Date of Award

8-11-2015

Degree Type

Capstone Project

Degree Name

Master of Public Health (MPH)

Department

Public Health

First Advisor

Rodney Lyn, PhD

Second Advisor

John Steward, MPH

Abstract

INTRODUCTION: Youth violence is a significant public health problem that exists in the United States. In 2014, about 13 youth in the United States were victims of homicide each and every day and an additional 1,642 youth needed medical care because of physical assault-related injuries. Guided by social cognitive theory, it is understood that to inform youth development and decision making, youth need to be placed in structures where they are able to avoid violent situations, learn to solve problems non-violently by enhancing their peer relationships, learn how to interpret behavioral cues, and improve their conflict resolution skills. One such promising prevention strategy possibility is ensuring broad access to after-school programs that include such a structure. The purpose and plan for this capstone is to review the problem of youth violence, examine associated factors, and articulate a theoretical basis for after-school programs as a prevention strategy. The end product will be a policy brief, informing policymakers of the potential after-school programs have to help reduce youth violence in the United States.

METHODS: The scholarly literature was used to gather data on the problem of youth violence and to review and identify prevention strategies to reduce the problem. The after-school setting was identified as viable to prevention efforts. The capstone identified effective after-school programs that focused on youth exposure to violence. These programs will be identified and summarized in this paper. The databases used in this literature review were EBSCO and PubMed. This capstone also used addition resources such as programs websites, strategic guides, and manuals that related to violence, youth development, after-school programs, and prevention.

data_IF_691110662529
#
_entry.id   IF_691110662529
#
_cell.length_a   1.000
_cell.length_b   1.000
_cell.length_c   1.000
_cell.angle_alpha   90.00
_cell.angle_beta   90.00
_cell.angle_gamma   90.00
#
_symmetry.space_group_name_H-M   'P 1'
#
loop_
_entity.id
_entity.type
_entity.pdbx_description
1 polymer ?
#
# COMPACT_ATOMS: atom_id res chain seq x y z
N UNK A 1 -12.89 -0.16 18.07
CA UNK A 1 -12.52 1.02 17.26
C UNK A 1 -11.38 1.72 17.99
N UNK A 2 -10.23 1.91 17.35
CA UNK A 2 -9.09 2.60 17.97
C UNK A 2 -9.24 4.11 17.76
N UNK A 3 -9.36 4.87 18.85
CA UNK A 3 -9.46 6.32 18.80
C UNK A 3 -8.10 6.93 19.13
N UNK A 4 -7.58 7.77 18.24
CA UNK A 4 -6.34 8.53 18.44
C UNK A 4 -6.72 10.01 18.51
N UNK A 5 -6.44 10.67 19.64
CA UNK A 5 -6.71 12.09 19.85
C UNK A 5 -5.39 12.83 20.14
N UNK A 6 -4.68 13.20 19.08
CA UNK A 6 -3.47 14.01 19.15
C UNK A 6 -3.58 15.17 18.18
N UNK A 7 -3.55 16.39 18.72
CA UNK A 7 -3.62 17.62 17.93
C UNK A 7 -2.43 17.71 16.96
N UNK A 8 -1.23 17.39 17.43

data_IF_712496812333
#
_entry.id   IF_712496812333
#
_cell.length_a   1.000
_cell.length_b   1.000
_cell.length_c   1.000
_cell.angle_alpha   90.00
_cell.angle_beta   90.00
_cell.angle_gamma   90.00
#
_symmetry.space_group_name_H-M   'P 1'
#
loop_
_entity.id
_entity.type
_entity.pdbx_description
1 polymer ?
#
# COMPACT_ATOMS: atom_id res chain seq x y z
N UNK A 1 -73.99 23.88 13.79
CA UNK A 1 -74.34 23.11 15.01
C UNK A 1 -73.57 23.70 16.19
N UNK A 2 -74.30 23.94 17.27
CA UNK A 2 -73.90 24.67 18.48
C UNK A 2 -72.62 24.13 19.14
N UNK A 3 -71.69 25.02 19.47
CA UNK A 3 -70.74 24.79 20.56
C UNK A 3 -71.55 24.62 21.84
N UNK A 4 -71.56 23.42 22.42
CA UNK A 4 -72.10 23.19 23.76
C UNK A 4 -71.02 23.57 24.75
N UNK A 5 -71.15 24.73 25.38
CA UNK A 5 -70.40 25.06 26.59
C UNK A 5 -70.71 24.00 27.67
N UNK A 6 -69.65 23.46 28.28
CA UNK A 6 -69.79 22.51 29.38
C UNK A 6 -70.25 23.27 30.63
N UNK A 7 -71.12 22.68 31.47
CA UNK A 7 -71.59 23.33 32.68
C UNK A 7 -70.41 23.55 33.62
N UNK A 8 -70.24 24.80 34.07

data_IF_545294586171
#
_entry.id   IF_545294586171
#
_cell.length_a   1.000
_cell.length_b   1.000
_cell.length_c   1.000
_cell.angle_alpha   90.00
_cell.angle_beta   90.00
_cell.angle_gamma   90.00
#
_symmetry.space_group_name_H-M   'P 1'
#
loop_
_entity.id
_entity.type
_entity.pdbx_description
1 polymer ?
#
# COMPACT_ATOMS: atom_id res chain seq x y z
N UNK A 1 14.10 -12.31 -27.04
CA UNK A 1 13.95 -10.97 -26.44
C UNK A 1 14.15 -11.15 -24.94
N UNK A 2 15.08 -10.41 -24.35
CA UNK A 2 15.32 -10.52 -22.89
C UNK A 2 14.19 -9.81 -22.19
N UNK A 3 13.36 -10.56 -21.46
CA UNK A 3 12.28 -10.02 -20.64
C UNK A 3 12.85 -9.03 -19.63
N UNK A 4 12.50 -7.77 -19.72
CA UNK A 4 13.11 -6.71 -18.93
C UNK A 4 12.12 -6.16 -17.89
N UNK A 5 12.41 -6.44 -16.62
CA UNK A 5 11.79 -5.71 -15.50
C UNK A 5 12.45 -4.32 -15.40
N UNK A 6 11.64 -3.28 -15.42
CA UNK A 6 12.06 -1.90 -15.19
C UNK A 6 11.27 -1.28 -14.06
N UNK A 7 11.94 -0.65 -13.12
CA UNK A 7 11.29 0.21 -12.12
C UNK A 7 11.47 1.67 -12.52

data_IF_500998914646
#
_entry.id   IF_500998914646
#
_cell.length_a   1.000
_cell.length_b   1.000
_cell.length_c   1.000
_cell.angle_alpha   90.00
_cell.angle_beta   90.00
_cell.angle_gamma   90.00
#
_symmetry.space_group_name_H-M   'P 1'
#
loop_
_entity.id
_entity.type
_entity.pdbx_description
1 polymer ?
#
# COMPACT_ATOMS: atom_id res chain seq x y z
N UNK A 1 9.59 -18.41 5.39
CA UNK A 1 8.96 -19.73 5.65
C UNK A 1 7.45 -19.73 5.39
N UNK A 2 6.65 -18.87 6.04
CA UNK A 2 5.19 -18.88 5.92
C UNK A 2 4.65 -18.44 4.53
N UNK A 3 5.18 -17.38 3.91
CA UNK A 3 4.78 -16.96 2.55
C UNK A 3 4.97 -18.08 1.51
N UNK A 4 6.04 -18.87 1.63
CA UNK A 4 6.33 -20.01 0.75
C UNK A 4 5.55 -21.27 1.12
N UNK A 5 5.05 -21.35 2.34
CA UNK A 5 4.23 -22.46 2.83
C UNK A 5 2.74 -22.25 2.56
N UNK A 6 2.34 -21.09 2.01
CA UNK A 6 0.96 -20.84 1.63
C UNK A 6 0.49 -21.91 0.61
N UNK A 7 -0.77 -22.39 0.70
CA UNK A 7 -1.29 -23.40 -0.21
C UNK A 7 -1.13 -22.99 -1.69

DISCUSSION: While after-school programs are a viable option for reducing youth violence, barriers exists that limit access to these programs. A review of the literature shows that over eleven million children are without supervision between the hours of 3 and 6 PM. The major reason for this is that limited funding goes into after-school programs. While using the social-cognitive theory to address individual and relationships factors that youth violence is important, that only addresses a portion of the issue. The upstream environmental factors have to be addressed as well, in particularly policies that shape the communities in which youth live. After the literature review, it is understood that there is a need to reduce youth violence and after-school programs are a viable option. This paper identifies two recommendations 1) implementing policy interventions and 2) state-ran after-school systems.

Capstone Policy Brief.pdf (1017 kB)
Policy Brief

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